LondonLines of Thought
Pippy Houldsworth Gallery presents Lines of Thought, an exhibition exploring the poetics and politics of language, mark-making, and seriality. The exhibition includes works by artists of different generations – Kenturah Davis and Mary Kelly, as well as Agnes Martin whose practice has been an inspiration to both.
Central to these works is the form of the grid: simultaneously constricting and liberating, this framework functions as a tool to approach ambiguous concepts of identity, memory, and emotion. Lines of Thought is the first UK presentation of work by LA-based artist, Kenturah Davis.
Kenturah Davis considers how language shapes our perception of ourselves and the world around us. Addressing the representation of black bodies, her portraits, composed of text, express how individuals are inseparable from the ideas and language that shape identity. The exhibition includes new work from Limen, a series pairing portraiture with abstract textiles to explore ideas at the boundary of perception – a space that language is inadequate to describe. Each portrait is formed by rubbing pencil across paper that has been embossed and inscribed with handwritten text – a meticulous process that belies the indeterminate quality of the resulting image. As the figure emerges, areas of script become legible by virtue of shadow and the darkness of the ground, whilst others remain hidden. Juxtaposed is a textile woven from the same handwritten script on paper, transformed into thread by means of the Japanese technique shifu. Drawing on the etymological link between text and textile, the fibre hints at the information encoded within only through tiny flecks of ink. Davis incorporates writings on subjects such as shadows, black-holes, time-travel, and non-Western proverbs and philosophies, drawing on leading African-American scholars, from Fred Moten to Jedidah Isler, as well as personal writings. Through concealment and illumination, these works complicate binary categories of black and white, light and dark, East and West, pointing to liminal spaces where seeming contradictions meet.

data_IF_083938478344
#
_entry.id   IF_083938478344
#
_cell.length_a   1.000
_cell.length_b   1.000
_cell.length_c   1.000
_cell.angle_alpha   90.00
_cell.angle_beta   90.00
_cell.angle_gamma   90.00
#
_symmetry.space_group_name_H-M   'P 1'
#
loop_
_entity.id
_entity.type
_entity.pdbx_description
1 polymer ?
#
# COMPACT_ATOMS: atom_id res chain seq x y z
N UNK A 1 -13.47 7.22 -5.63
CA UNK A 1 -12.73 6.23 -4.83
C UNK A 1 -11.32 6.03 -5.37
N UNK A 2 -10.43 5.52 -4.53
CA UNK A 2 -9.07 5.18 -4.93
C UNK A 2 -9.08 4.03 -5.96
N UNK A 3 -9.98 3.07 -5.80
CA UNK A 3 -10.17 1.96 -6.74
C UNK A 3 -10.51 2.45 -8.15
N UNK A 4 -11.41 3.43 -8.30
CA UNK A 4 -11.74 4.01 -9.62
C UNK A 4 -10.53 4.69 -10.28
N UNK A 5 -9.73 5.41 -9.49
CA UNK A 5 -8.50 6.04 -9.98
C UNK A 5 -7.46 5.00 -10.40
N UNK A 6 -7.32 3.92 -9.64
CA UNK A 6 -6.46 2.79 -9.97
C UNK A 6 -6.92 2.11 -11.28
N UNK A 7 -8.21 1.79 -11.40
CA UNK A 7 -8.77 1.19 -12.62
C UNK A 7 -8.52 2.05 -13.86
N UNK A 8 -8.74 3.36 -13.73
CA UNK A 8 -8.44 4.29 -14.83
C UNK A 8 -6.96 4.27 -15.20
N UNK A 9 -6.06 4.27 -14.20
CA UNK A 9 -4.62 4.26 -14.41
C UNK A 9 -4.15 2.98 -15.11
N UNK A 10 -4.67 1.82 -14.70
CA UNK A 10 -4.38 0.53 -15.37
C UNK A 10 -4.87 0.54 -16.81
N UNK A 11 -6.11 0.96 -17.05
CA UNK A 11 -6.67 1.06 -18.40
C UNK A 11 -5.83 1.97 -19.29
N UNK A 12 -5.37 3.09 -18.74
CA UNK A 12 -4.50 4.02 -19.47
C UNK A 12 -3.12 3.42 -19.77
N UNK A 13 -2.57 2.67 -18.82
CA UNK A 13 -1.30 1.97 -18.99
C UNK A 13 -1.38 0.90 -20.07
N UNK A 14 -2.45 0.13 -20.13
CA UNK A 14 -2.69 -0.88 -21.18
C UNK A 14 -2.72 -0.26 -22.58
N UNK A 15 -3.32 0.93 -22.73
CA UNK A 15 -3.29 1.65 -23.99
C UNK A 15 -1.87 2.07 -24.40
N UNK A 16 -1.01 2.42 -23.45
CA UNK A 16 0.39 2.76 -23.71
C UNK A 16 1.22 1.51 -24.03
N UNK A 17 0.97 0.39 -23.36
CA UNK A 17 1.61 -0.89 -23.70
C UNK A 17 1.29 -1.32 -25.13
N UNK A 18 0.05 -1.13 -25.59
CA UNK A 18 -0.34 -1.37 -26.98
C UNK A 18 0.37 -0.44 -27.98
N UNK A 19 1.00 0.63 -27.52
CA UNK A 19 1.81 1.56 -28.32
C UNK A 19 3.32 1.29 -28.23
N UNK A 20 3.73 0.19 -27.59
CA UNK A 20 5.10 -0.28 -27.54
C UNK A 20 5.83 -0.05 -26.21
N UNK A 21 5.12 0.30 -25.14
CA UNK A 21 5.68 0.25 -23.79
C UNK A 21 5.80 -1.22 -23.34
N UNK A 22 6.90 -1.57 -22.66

An installation by Mary Kelly of unique silver autone prints – made in the 1980s and seen for the first time – converses with Davis’ conception of the individual as a container of information, absorbed, in part, by through participation in language. Comprising fifteen units, the work responds to the final section of Kelly’s Post-Partum Document installation (1973-79), demonstrating how the acquisition of gendered roles and identity is inherent in the acquisition of language. Reproducing her son’s early experience of writing, Kelly explores the importance of repetition in the development of language and meaning. Also on view is work from Kelly’s News From Home series which presents the lived experience of feminists in the 1970s. London, 1974 (2017) transposes private, handwritten correspondence into gridded panels, addressing the experience of motherhood and communal living. Kelly’s unique lint medium – the domestic residue of the tumble-dryer – partly obscures the authors’ script, as in Davis’ work, expressing a clouded, yet affective relationship with an historic moment. The work’s materiality speaks to that of Davis’ weavings, forming a dialogue on our fragile comprehension of formative events and social structures.
The grid-like arrangements of Agnes Martin’s works on paper echo throughout the exhibition, from the structure of Davis’ weavings to rectilinear composition of Kelly’s works. On show is a unique drawing from Martin’s late career, Untitled (1995), composed of hand drawn pencil lines, delineated at regular intervals with alternating pressure and tone. As described by Nancy Princenthal, the ‘connection between Martin’s creative process and earlier literary as well as visual stream-of-consciousness production helps us see, as well, that the hand drawn lines in her paintings are tied to handwriting and to verbal language. The grids and later works do not so much represent conditions in the material world – light, shape, form – as states of mind, or more precisely, lines of thought’. Alongside are works from the artist’s only major printing project, On a clear day (1973). This body of work marks a critical point in the Martin’s career, initiating a return to painting after a self-imposed period without artmaking. Composed of thirty screen-prints, On a clear day presents unique monochrome iterations of line and space, exploring the expressive possibilities of the grid and the potential of seriality to generate meaning.
Courtesy of the artists and Pippy Houldsworth Gallery, London